Sarah Jane Weaver, Deseret News
TAGAJO, Japan — From the window of a bus, Elder Patrick Hiltbrand recognized the streets and buildings around him. He saw his old apartment, the places he shopped for groceries and the streets where he proselytized as a missionary for The Church of Jesus Christ of Latter-day Saints.
Thursday, three months after being trapped on the second story of an LDS Church meetinghouse while water from a massive tsunami consumed the city below him, Hiltbrand returned with others from the Sendai Japan Mission to help rebuild this community.
"It is a weird feeling to realize the last time I was here cars were piled up on top of each other," said Hiltbrand, who is from Pocatello, Idaho. "It feels good to be able to serve people and help people where I was able to see what happened to them."
The 9.0-magnitude earthquake and powerful tsunami, which struck Japan March 11, left 15,401 dead, displaced thousands and destroyed more than 551,000 homes, according to Japan's National Police Agency. To date, some 8,146 people remain missing.
The largest earthquake to ever hit Japan also damaged the cooling function at key nuclear plants in northern Japan, triggering fire and radiation leaks.
In the hours after the disaster, Hiltbrand and his companion took refuge in the LDS chapel here, and then walked in knee-deep water towards Sendai. Eventually an LDS Church member drove them to the mission home.
Days later church leaders in Salt Lake City moved them and other missionaries serving in Sendai and Tokyo — cities with limited food, water and fuel and severely damaged infrastructure — out of the areas of concern.
Holladay's Shauna Tateoka, wife of the mission president for the region, said it was two months before the missionaries returned.
The first day back in Sendai, the missionaries attended a mission conference. The next day they did what they had wanted to do since the earthquake and tsunami; they returned to the disaster zone and started cleaning up.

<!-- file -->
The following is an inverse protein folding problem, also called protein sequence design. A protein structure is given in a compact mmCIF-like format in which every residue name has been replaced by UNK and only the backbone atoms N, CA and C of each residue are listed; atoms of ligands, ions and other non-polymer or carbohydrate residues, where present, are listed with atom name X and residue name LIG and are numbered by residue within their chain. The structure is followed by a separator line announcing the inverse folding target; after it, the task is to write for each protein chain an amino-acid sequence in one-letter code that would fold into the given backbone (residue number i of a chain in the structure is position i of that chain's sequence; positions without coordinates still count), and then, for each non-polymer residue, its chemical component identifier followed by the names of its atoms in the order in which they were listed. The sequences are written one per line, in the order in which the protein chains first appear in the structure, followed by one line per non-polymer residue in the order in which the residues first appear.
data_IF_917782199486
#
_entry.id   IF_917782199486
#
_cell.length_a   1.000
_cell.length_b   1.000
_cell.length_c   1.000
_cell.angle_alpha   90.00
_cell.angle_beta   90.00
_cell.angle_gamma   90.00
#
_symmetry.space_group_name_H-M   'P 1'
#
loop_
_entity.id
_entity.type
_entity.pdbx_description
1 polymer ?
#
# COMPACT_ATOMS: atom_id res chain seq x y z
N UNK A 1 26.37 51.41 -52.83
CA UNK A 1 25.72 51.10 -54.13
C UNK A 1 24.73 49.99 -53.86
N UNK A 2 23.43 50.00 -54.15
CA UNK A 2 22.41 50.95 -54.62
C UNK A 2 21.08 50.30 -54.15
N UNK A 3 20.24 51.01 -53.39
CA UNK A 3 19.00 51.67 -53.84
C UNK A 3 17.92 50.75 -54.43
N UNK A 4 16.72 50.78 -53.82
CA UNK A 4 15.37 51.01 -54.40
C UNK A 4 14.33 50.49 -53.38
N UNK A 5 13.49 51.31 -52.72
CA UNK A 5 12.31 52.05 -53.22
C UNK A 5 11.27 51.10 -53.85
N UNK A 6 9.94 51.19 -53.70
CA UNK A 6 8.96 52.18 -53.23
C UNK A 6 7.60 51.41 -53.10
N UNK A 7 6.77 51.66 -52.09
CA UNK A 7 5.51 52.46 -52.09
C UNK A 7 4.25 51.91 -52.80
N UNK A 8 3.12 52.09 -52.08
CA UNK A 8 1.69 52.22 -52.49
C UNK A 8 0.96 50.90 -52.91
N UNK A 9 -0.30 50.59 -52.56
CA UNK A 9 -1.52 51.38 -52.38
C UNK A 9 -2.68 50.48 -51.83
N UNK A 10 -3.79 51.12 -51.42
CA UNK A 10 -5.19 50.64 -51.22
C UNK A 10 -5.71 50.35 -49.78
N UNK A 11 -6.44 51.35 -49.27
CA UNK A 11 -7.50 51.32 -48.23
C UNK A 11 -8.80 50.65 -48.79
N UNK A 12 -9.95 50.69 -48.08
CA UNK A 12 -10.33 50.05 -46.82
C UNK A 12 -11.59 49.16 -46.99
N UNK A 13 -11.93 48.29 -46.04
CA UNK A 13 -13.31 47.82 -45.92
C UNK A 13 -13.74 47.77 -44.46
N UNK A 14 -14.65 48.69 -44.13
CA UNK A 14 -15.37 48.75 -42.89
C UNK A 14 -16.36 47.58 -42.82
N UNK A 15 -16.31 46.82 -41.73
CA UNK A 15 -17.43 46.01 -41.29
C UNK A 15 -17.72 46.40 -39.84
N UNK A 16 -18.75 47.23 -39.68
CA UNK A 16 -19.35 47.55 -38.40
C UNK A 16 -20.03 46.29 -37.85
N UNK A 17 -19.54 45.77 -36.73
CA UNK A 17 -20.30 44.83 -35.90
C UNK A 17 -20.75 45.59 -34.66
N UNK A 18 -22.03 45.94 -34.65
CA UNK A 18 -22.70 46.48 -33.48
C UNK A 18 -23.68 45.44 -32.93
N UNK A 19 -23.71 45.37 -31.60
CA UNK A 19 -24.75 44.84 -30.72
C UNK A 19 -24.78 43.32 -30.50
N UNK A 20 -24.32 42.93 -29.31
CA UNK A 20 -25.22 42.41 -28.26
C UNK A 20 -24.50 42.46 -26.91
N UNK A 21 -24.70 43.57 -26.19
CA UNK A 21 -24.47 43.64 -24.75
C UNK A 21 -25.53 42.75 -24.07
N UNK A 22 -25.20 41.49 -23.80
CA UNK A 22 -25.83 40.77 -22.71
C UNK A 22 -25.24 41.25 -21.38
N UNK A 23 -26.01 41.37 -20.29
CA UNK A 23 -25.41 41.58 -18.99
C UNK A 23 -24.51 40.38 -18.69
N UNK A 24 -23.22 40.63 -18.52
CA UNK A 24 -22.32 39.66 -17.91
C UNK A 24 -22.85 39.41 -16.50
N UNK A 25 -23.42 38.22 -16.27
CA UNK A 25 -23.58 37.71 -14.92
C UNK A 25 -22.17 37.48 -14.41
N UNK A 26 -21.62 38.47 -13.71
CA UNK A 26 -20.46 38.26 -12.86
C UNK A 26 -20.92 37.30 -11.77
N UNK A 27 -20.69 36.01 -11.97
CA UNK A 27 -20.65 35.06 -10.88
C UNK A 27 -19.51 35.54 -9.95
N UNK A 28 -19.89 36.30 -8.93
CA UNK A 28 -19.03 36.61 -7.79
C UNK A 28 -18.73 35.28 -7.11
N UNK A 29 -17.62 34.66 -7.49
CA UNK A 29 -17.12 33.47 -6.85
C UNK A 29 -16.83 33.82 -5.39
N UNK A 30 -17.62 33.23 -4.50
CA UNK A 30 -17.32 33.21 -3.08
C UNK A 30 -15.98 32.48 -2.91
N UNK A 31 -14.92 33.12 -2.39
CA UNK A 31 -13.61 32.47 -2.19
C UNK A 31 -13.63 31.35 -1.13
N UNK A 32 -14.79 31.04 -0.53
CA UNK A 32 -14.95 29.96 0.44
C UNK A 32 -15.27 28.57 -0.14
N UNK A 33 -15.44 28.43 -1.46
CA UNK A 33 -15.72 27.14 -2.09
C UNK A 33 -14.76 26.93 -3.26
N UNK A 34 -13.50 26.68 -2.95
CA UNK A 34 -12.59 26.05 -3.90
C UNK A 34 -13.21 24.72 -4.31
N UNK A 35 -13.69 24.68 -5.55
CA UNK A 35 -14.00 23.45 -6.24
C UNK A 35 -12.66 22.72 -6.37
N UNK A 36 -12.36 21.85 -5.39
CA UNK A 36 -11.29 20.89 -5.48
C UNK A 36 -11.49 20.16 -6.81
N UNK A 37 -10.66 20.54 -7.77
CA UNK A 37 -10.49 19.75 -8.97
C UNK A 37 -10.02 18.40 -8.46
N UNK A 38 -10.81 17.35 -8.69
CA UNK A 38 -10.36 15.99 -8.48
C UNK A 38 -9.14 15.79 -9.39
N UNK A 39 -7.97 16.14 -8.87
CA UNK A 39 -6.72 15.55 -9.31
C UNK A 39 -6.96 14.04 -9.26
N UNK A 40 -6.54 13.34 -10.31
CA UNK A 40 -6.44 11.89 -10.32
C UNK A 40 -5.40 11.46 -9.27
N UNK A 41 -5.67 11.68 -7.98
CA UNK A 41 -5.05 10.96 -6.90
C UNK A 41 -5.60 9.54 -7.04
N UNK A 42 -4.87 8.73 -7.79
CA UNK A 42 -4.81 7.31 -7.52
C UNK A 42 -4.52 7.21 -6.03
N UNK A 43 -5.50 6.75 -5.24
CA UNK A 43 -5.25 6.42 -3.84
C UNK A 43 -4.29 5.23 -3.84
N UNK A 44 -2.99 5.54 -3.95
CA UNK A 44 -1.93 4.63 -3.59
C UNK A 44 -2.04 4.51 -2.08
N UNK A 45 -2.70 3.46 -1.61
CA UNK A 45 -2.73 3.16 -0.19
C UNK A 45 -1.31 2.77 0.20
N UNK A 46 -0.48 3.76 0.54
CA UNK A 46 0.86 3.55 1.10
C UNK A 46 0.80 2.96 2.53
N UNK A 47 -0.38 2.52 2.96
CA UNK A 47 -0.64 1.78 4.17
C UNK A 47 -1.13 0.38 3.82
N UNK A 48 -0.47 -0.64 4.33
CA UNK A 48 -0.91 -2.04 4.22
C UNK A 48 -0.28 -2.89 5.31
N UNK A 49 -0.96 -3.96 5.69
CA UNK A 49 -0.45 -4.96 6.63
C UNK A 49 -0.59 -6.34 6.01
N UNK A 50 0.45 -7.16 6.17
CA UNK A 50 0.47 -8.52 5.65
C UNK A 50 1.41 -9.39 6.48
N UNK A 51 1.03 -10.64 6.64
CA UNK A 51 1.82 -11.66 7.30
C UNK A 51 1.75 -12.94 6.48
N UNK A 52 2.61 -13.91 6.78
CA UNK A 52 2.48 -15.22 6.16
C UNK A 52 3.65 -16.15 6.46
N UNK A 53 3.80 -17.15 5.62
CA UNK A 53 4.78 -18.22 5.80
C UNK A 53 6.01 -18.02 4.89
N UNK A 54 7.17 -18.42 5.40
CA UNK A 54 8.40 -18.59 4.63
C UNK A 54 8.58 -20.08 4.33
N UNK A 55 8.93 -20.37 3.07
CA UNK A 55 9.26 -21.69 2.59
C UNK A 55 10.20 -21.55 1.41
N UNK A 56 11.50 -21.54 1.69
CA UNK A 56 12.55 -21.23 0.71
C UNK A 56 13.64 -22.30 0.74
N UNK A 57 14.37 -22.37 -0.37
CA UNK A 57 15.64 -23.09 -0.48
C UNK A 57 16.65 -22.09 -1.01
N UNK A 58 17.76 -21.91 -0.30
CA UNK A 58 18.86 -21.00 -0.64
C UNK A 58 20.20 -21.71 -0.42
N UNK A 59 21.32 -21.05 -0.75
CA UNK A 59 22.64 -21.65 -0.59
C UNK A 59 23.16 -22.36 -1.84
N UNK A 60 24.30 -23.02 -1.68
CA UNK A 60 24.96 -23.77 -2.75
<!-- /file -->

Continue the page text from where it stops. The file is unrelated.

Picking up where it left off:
Thursday was their second opportunity to service tsunami victims.
Surveying the destruction around her, Tateoka said the devastation is why the missionaries were sent away. "To be able to come and help has been a real blessing in these young people's lives," she said. "They have taught these people. They love them."
Tateoka said the missionaries work so hard, she is not sure they were given a large enough project. "We will be done in a few hours," she thought when they received the assignment to clean one home. "I thought, 'You had better give them a couple more.' "
Holding a digital camera displaying a photograph of two very dirty, but very happy, elders, Sister Yuri Bennett, a senior missionary from Pleasant Grove, agreed.
During the last project, the missionaries also removed sludge — a thick, stinky, contaminated mud that covers this area — from victims' homes and yards.
"It is good to get into the areas that have been damaged and to come and help people," said Elder Blake Ovard of St. George. "It is good to restore and take care of some of the damage that has been done."
He added, "We are thankful to be back and doing what we can do. We could do this everyday and be happy with it."
Looking at the damaged housing units around him, Sendai Japan Mission President Reid Tateoka said he is sure missionaries knocked on these doors before the disaster.
Working to restore this place is a healing activity for the missionaries, he added.
"They watched the devastation come through this area," he said. "They watched the people they taught and love see all their belongings washed away. Now to come back is a real special time."
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